Riders use electric scooters on sidewalks near Main Plaza.
Riders use electric scooters on sidewalks near Main Plaza, an area that has recently seen new street construction and bright green bike lanes. Credit: Scott Ball / San Antonio Report

Electric scooters, those dockless little devices suddenly in motion everywhere on the streets and sidewalks of downtown San Antonio, are not the problem.

That statement might come as a surprise to annoyed drivers navigating San Antonio’s crowded downtown streets, or pedestrians on sidewalks brushed back by a near-miss encounter with a thoughtless, speeding scooter rider.

Yet refocusing on the real problem is important as City officials prepare to host a public hearing on scooter regulation this Wednesday, Sept. 12, at 6 p.m. in City Council chambers. City Council is scheduled to vote on an ordinance regulating scooter use on Oct. 4. (Take the City survey on scooter use in English or Spanish.)

There are, of course, plenty of drivers and pedestrians more than a little irritated by the overnight proliferation of hundreds of scooters piloted by people of all ages and skill levels, zipping on and off urban core streets and sidewalks, some without the slightest thought given to the safety of others or themselves.  A scooter user suffered a fatal crash in Dallas last week, and one wonders when it will happen here.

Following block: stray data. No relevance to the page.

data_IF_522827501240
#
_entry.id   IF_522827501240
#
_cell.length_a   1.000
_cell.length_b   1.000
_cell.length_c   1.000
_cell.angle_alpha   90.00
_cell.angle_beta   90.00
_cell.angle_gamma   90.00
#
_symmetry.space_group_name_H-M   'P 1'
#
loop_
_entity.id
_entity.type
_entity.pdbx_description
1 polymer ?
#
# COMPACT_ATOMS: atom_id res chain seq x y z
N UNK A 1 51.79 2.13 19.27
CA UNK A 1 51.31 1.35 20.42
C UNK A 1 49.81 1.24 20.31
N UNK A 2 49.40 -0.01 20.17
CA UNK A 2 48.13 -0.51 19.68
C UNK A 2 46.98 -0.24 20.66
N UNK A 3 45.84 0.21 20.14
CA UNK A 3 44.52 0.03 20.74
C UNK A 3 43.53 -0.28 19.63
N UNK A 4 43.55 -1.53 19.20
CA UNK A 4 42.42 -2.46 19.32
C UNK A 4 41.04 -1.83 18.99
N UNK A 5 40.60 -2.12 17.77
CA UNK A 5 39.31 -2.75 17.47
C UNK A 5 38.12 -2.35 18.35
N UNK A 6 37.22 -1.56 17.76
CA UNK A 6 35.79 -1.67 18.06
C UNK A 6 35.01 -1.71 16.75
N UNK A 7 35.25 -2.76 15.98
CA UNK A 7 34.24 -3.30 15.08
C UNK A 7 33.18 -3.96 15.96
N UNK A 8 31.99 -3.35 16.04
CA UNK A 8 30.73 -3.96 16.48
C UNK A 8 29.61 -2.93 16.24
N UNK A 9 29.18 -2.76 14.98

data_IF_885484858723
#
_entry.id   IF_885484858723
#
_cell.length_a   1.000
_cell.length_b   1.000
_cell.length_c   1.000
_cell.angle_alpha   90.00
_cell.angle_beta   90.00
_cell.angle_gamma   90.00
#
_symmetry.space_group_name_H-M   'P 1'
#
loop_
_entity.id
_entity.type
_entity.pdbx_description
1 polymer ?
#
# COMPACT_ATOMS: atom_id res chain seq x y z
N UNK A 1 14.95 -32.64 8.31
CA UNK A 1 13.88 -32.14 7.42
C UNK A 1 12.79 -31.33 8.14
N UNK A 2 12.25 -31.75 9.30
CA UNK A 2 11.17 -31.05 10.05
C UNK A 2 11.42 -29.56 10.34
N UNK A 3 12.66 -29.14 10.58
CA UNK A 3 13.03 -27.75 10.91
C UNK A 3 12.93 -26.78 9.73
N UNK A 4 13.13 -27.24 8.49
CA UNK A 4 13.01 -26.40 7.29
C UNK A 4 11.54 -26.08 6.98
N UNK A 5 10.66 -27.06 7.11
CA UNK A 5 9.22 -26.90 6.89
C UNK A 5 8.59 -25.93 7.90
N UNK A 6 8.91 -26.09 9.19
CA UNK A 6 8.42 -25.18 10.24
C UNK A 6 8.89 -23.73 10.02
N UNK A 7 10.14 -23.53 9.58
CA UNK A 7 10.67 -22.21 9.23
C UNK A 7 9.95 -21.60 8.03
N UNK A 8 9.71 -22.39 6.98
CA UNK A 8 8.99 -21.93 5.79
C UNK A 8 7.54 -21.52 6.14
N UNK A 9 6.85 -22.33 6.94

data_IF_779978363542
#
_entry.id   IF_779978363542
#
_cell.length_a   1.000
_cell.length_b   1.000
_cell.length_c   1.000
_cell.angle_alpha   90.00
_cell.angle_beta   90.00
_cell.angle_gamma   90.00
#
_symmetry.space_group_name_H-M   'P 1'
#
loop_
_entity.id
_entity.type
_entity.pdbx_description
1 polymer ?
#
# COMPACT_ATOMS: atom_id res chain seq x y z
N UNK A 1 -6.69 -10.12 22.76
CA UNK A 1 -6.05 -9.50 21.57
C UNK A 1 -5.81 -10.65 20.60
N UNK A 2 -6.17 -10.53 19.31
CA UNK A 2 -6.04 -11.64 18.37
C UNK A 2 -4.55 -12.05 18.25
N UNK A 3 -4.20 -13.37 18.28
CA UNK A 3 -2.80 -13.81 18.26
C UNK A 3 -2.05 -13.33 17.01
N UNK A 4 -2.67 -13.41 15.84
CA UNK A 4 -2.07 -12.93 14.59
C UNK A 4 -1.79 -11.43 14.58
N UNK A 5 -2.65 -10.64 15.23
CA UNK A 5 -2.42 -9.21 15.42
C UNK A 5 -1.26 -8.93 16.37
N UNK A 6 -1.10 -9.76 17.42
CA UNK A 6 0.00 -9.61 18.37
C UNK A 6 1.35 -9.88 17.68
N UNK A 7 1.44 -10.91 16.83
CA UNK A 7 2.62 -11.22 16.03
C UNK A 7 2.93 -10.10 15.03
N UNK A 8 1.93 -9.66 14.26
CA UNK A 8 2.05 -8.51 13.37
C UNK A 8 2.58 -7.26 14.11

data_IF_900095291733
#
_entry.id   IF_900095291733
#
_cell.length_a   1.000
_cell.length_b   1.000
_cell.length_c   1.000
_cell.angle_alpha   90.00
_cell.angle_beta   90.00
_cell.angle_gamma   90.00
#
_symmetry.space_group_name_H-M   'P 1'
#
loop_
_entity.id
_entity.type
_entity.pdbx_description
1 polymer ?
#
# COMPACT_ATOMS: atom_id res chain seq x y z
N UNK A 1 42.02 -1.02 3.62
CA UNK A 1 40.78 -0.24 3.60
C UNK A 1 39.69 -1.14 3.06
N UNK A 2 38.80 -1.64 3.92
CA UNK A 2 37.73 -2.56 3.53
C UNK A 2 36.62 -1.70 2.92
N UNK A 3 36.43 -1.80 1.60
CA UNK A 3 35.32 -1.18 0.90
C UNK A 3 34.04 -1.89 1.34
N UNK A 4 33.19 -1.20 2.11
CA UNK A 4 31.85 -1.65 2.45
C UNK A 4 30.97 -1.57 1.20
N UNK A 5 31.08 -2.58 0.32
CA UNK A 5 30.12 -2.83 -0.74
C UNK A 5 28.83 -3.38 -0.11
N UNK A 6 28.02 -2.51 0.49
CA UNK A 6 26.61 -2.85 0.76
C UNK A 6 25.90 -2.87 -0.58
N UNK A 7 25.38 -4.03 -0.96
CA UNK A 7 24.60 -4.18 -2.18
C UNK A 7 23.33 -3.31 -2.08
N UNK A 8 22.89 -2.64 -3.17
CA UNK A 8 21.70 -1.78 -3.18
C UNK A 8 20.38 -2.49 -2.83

It’s a bit crazy out there, so public ire is understandable, yet misdirected.

The micro-mobility revolution, now in its third wave in U.S. cities (bike share followed by ride share followed by scooter share), is disrupting downtown traffic patterns in every major U.S. city where the scooter fleets have found a home, but disruption itself isn’t the problem. Disruption, actually, is a good thing. It signals the arrival of a new technology, a new service, a new solution, that often lays bare previously ignored issues that are the real problem.

This scooter-driven disruption is every bit as real as Uber and Lyft were a few years ago. Scooters offer a low-cost, easy-to-access alternative to get from Point A to Point B without getting in a car and burning carbon, hailing Uber or Lyft, or even breaking a sweat. Demand spikes on weekends when downtown San Antonio resembles an overturned beehive with hundreds of Bird, Lime, and now, Blue Duck scooters in constant motion, visible on every block, often moving faster than congested vehicle traffic.

People aren’t just opting for smart urban transit. They’re also having fun. That sense of liberation and fun is best captured in this scooter send-up video featuring comedic actor Jim Carrey riding a Bird on his way to Jimmy Kimmel Live last week.

While setting out to ride scooters several Saturdays ago, I found myself searching fruitlessly, block after block in the midday heat, finally locating an available unit on East Commerce Street. As I accessed the activation app on my smartphone, a young couple hurriedly approached and offered me $5 to forego my ride and let them have their turn.

“Just keep walking,” I said, “You’ll find one.” As fast as people dismount, it seems, someone else is waiting to take their ride.

So what is the underlying problem? Bike lanes. Or, the lack of bike lanes. San Antonio is in the eighth or ninth year of the Decade of Downtown, depending on how you count it, but the City’s commitment to adding a meaningful network of bike lanes to the urban landscape never came to fruition. Check out the People for Bikes national rankings. You have to scroll through nine screens of big city and small town names before finding San Antonio.